In its 1990s TV and radio ads, personal-injury law firm Saiontz & Kirk, PA coined the catchy (and trademarked) phrase “if you have a phone, you have a lawyer.” For today’s plaintiffs’ lawyers, even those quarantined by COVID-19, an updated catch phrase might be “if I have a computer and wi-fi, you have a lawyer.” If two recently filed lawsuits against a hand-sanitizer maker are any indication, the public-health crisis won’t arrest the pace of consumer-fraud class-action filings.
In that regard, we share an encouraging development from a federal district court in New York. On March 16, Eastern District of New York Judge Carol Bagley Amon dismissed (with prejudice) a multi-count, nationwide class action against nutrition-bar maker ONE Brands (Melendez v. ONE Brands, LLC).
The lawsuit charges that the phrase “1 g sugar” on the front of ONE Brands bars is false, misleading consumers into thinking the bars have fewer calories and carbohydrates than they do. The complaint asserts that the “1 g sugar” statement is false because an “independent” test determined the bars contain 5.2 grams of sugar. The plaintiffs also argue that the company’s name is itself misleading because ONE Brands echoes the one gram of sugar touted on the package. The plaintiffs claim an economic injury (they paid more than the bars were worth) and allege violations of New York’s consumer-protection statute and several common-law duties.
The Court’s Reasoning
The court first pared down the nationwide class to one consisting of New York residents only, finding that the unnamed plaintiffs from the 49 other states lacked standing to sue. It then turned to whether federal law preempts the allegations that “1 g sugar” is false and that the brand name is false or misleading.
False Labeling Theory
ONE Brands argued that because the plaintiffs’ nutritional testing did not follow the method prescribed in FDA regulations, the false-labeling claim was preempted. The plaintiffs responded that, at the motion-to-dismiss stage, they need not establish compliance with FDA’s testing method.
With no controlling caselaw in the Second Circuit, the court looked to out-of-circuit cases which, surprisingly, reflected a split of authority. Even the Food Court (the Northern District of California) has issued dueling decisions on the issue. Here, Judge Amon sided with the courts that found preemption if a plaintiff failed to show at the pleading stage that it followed FDA testing procedure. Non-compliant tests, she reasoned, could lead to regulatory controls in conflict with federal law.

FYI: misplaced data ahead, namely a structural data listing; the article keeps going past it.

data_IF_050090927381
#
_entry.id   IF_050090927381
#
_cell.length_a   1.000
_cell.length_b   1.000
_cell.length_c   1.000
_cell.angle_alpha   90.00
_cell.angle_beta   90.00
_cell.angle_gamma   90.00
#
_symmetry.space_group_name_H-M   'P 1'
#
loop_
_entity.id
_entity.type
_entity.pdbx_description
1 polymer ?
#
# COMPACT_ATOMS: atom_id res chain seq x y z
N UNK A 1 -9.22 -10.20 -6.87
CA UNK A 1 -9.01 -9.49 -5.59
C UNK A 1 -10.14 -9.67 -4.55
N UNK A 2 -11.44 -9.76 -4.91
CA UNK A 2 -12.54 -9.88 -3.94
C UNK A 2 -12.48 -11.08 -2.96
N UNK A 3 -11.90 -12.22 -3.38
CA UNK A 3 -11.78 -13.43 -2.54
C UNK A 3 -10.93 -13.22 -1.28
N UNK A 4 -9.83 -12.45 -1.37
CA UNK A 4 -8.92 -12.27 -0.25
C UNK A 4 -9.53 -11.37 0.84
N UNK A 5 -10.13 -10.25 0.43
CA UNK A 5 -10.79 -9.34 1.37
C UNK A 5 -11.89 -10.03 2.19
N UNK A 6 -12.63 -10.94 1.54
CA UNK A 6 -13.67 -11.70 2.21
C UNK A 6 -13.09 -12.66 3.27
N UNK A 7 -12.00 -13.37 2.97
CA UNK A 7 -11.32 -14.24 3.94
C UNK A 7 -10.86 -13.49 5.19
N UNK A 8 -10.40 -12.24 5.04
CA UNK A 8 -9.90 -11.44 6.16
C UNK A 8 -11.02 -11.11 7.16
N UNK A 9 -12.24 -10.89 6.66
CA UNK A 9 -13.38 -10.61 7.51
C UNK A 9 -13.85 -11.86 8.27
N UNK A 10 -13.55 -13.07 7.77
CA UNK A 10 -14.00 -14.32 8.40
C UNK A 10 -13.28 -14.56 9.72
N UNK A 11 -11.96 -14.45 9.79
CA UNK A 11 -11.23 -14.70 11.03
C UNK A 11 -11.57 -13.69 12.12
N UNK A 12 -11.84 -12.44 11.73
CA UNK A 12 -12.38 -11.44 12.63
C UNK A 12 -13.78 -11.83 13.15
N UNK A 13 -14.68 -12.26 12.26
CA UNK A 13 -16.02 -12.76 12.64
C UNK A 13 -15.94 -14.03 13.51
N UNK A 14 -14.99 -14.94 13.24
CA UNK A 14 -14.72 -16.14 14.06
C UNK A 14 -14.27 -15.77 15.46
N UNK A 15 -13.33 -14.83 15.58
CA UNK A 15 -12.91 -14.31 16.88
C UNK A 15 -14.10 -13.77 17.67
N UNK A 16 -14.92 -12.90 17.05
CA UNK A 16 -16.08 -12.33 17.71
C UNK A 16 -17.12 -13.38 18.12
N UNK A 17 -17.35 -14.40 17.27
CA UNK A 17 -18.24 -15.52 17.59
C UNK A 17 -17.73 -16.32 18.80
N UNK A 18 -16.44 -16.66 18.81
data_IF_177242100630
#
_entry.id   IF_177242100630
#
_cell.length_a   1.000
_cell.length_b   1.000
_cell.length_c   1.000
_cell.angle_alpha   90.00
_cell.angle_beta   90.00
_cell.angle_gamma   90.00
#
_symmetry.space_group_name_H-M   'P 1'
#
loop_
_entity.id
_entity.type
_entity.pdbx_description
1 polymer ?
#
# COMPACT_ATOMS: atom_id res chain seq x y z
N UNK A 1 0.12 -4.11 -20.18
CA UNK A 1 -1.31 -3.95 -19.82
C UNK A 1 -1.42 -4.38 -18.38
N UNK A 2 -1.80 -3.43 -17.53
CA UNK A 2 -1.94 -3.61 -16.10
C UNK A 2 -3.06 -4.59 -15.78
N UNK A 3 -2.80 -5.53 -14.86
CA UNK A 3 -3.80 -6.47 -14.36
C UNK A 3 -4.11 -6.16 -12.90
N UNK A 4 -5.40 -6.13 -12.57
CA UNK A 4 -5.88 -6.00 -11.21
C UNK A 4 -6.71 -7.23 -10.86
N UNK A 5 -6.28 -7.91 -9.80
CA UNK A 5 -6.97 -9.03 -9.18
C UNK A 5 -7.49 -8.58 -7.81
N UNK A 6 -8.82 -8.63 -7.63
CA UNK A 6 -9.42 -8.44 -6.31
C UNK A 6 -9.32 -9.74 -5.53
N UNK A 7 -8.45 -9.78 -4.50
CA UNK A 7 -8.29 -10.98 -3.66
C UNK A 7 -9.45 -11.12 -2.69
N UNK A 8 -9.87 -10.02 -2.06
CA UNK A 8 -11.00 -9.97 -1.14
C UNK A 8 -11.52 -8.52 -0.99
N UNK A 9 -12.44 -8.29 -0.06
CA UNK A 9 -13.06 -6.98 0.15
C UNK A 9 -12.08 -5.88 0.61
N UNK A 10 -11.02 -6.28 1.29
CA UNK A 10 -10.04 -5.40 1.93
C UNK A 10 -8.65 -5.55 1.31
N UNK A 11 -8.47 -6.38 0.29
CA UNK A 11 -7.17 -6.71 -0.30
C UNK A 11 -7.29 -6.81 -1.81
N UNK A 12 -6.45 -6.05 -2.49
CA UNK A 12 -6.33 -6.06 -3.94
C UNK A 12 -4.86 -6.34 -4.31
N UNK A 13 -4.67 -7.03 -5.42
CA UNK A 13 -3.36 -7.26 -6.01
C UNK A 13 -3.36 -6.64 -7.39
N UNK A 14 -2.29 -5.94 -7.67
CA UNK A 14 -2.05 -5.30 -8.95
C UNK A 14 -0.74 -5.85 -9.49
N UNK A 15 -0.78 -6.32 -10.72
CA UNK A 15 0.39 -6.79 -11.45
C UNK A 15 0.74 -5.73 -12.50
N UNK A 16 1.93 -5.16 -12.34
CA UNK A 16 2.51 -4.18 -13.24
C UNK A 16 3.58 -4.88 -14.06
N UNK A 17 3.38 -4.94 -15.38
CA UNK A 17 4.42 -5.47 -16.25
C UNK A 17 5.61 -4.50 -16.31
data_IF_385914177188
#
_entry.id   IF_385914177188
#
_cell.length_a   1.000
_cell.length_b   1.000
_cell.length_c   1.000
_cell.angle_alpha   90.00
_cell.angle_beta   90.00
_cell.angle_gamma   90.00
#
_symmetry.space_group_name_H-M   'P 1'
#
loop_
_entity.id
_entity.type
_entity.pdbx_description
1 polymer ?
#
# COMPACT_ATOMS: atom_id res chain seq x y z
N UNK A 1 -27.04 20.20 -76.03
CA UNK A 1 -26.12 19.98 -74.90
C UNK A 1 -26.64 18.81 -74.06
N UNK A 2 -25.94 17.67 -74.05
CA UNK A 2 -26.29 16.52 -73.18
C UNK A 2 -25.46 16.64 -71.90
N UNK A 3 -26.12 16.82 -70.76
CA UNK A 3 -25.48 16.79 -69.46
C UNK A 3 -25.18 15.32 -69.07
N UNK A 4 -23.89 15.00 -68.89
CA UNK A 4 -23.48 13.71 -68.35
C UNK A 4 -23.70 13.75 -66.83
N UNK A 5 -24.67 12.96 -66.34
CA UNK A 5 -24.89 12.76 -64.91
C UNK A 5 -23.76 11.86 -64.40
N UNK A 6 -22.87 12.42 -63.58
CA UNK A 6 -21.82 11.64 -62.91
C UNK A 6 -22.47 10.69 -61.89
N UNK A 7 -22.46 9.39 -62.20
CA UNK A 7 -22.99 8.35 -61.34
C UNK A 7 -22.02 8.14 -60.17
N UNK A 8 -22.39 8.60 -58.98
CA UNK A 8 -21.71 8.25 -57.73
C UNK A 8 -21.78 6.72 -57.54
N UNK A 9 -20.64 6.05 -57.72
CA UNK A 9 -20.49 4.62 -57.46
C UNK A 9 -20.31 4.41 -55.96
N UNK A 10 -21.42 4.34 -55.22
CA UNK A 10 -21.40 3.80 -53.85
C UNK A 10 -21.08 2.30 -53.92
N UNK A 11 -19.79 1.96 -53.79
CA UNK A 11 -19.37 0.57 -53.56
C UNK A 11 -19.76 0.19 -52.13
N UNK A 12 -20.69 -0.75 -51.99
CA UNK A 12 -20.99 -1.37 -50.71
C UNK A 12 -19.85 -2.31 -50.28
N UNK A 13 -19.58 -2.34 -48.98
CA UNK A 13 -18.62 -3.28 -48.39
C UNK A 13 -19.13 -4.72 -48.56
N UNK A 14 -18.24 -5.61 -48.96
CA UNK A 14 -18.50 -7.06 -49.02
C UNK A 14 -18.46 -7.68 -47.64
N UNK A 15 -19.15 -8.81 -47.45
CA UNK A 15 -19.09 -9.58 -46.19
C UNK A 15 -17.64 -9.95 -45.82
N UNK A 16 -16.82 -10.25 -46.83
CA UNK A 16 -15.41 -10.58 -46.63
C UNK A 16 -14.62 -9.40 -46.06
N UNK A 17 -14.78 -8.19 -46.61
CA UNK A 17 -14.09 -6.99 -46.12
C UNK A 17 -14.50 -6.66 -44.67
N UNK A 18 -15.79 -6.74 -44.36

False/Misleading Brand Name
The plaintiffs argued that the company, in calling itself ONE Brands, implies nutrient content without FDA approval. The court disagreed. In tying the “one” in its brand name to the one gram of sugar in its bars, it explained, ONE Brands makes “an expressed nutrient-content statement, not an implied one” (emphasis added). And because FDA does not regulate express nutrient-content statements, the court concluded, the plaintiffs could not impose one through state consumer-protection law.
Misleading Front-Label Statement
To determine whether the “1 g sugar” information unlawfully misled buyers into thinking the bars had fewer carbs and calories, the court applied the reasonable-consumer test. Precedents in the Second Circuit dictate that a reasonable consumer who finds a front-label statement ambiguous would look to the mandatory Nutrition Facts for clarification. If the Nutrition Facts objectively clarify the consumer’s confusion, then plaintiffs cannot plead a violation of New York law.
Melendez didn’t have the law on his side in the Eastern District of New York. In similar lawsuits in other jurisdictions, if an “independent lab” dissects a food product to establish a false-labeling claim, some plaintiffs have withstood a motion-to-dismiss on preemption grounds—even if their testing didn’t follow FDA methods. And other district courts, especially those in the Ninth Circuit, would have refused to find as a matter of law that the plaintiff’s confusion was unreasonable. Ninth Circuit caselaw also rejects companies’ “look-at-the-nutrition-label” defense when plaintiffs allege misleading front-label statements. Judge Amon chose wisely when refusing to follow those courts’ reasoning.
We also applaud Judge Amon’s decision to dismiss Melendez’s complaint with prejudice. We’ve criticized other judges’ patience with plaintiffs’ lawyers who allege the bare minimum, knowing that they’ll get two or three more chances. That is a strategy that often keeps defendants on the hook for legal fees and increases settlement pressure.
Even in amidst the coronavirus pandemic, consumer-product makers will no doubt continue to face mislabeling class actions. After all, suing is what class-action lawyers do for a living. And no doubt, those lawyers will perceive that scared Americans’ stockpiling trips to grocery stores are filling food makers’ bank accounts with billions in profits. That perception will elevate food companies, above businesses in other struggling industries, as a prime deep-pocket target for litigation shakedowns. That’s why we’ll need more decisions like Melendez and more judges like Judge Amon willing to shut the courtroom doors, early in the process, to claims that lack merit.
Also published by Forbes.com on WLF’s contributor page.